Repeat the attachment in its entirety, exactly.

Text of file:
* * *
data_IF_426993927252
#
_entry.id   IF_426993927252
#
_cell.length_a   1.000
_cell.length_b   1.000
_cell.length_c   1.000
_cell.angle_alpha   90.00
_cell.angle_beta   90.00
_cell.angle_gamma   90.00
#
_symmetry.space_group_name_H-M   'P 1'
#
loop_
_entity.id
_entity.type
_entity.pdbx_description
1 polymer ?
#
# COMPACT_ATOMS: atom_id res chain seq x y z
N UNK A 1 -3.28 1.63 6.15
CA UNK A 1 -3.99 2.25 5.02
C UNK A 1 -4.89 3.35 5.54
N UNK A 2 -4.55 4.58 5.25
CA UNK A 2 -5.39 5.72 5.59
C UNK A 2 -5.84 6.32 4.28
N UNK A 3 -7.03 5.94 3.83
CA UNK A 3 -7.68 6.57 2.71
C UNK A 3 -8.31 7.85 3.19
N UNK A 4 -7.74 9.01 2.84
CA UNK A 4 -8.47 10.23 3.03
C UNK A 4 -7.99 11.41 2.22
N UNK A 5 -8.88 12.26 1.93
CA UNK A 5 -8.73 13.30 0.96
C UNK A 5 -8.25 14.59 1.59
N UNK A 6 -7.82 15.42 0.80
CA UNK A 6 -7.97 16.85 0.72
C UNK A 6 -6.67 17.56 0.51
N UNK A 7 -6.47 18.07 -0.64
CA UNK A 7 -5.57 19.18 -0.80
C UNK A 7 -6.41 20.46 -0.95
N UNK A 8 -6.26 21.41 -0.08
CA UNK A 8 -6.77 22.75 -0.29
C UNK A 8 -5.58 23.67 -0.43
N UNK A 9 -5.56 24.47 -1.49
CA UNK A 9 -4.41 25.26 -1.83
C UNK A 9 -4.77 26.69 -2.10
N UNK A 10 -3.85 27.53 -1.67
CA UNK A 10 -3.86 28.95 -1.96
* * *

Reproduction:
data_IF_426993927252
#
_entry.id   IF_426993927252
#
_cell.length_a   1.000
_cell.length_b   1.000
_cell.length_c   1.000
_cell.angle_alpha   90.00
_cell.angle_beta   90.00
_cell.angle_gamma   90.00
#
_symmetry.space_group_name_H-M   'P 1'
#
loop_
_entity.id
_entity.type
_entity.pdbx_description
1 polymer ?
#
# COMPACT_ATOMS: atom_id res chain seq x y z
N UNK A 1 -3.28 1.63 6.15
CA UNK A 1 -3.99 2.25 5.02
C UNK A 1 -4.89 3.35 5.54
N UNK A 2 -4.55 4.58 5.25
CA UNK A 2 -5.39 5.72 5.59
C UNK A 2 -5.84 6.32 4.28
N UNK A 3 -7.03 5.94 3.83
CA UNK A 3 -7.68 6.57 2.71
C UNK A 3 -8.31 7.85 3.19
N UNK A 4 -7.74 9.01 2.84
CA UNK A 4 -8.47 10.23 3.03
C UNK A 4 -7.99 11.41 2.22
N UNK A 5 -8.88 12.26 1.93
CA UNK A 5 -8.73 13.30 0.96
C UNK A 5 -8.25 14.59 1.59
N UNK A 6 -7.82 15.42 0.80
CA UNK A 6 -7.97 16.85 0.72
C UNK A 6 -6.67 17.56 0.51
N UNK A 7 -6.47 18.07 -0.64
CA UNK A 7 -5.57 19.18 -0.80
C UNK A 7 -6.41 20.46 -0.95
N UNK A 8 -6.26 21.41 -0.08
CA UNK A 8 -6.77 22.75 -0.29
C UNK A 8 -5.58 23.67 -0.43
N UNK A 9 -5.56 24.47 -1.49
CA UNK A 9 -4.41 25.26 -1.83
C UNK A 9 -4.77 26.69 -2.10
N UNK A 10 -3.85 27.53 -1.67
CA UNK A 10 -3.86 28.95 -1.96